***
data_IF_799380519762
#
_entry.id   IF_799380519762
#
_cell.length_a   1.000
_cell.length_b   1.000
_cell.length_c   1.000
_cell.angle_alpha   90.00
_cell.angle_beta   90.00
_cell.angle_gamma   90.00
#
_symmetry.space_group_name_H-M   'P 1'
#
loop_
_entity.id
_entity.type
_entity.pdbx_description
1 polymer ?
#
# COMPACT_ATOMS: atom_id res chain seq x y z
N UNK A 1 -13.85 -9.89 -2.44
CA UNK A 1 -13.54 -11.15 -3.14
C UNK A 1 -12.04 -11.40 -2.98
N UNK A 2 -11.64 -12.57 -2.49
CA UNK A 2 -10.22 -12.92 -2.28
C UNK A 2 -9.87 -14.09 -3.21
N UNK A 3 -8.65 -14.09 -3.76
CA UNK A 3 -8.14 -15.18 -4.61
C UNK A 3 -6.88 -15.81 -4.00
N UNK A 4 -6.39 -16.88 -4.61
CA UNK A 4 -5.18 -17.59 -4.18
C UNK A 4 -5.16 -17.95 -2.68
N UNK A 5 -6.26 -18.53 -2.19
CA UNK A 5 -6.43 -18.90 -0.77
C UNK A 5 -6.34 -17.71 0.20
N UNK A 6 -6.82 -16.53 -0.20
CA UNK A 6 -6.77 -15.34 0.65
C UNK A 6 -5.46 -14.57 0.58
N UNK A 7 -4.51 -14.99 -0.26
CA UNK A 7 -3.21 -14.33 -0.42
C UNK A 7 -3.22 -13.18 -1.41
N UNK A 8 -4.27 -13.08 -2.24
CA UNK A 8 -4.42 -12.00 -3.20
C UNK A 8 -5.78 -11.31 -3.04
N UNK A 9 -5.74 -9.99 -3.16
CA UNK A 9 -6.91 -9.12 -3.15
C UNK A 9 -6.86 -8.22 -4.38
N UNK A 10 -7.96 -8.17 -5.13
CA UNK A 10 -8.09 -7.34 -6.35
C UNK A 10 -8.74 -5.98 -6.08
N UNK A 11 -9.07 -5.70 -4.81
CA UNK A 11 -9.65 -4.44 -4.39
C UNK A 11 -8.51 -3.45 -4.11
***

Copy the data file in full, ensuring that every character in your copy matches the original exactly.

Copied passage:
data_IF_799380519762
#
_entry.id   IF_799380519762
#
_cell.length_a   1.000
_cell.length_b   1.000
_cell.length_c   1.000
_cell.angle_alpha   90.00
_cell.angle_beta   90.00
_cell.angle_gamma   90.00
#
_symmetry.space_group_name_H-M   'P 1'
#
loop_
_entity.id
_entity.type
_entity.pdbx_description
1 polymer ?
#
# COMPACT_ATOMS: atom_id res chain seq x y z
N UNK A 1 -13.85 -9.89 -2.44
CA UNK A 1 -13.54 -11.15 -3.14
C UNK A 1 -12.04 -11.40 -2.98
N UNK A 2 -11.64 -12.57 -2.49
CA UNK A 2 -10.22 -12.92 -2.28
C UNK A 2 -9.87 -14.09 -3.21
N UNK A 3 -8.65 -14.09 -3.76
CA UNK A 3 -8.14 -15.18 -4.61
C UNK A 3 -6.88 -15.81 -4.00
N UNK A 4 -6.39 -16.88 -4.61
CA UNK A 4 -5.18 -17.59 -4.18
C UNK A 4 -5.16 -17.95 -2.68
N UNK A 5 -6.26 -18.53 -2.19
CA UNK A 5 -6.43 -18.90 -0.77
C UNK A 5 -6.34 -17.71 0.20
N UNK A 6 -6.82 -16.53 -0.20
CA UNK A 6 -6.77 -15.34 0.65
C UNK A 6 -5.46 -14.57 0.58
N UNK A 7 -4.51 -14.99 -0.26
CA UNK A 7 -3.21 -14.33 -0.42
C UNK A 7 -3.22 -13.18 -1.41
N UNK A 8 -4.27 -13.08 -2.24
CA UNK A 8 -4.42 -12.00 -3.20
C UNK A 8 -5.78 -11.31 -3.04
N UNK A 9 -5.74 -9.99 -3.16
CA UNK A 9 -6.91 -9.12 -3.15
C UNK A 9 -6.86 -8.22 -4.38
N UNK A 10 -7.96 -8.17 -5.13
CA UNK A 10 -8.09 -7.34 -6.35
C UNK A 10 -8.74 -5.98 -6.08
N UNK A 11 -9.07 -5.70 -4.81
CA UNK A 11 -9.65 -4.44 -4.39
C UNK A 11 -8.51 -3.45 -4.11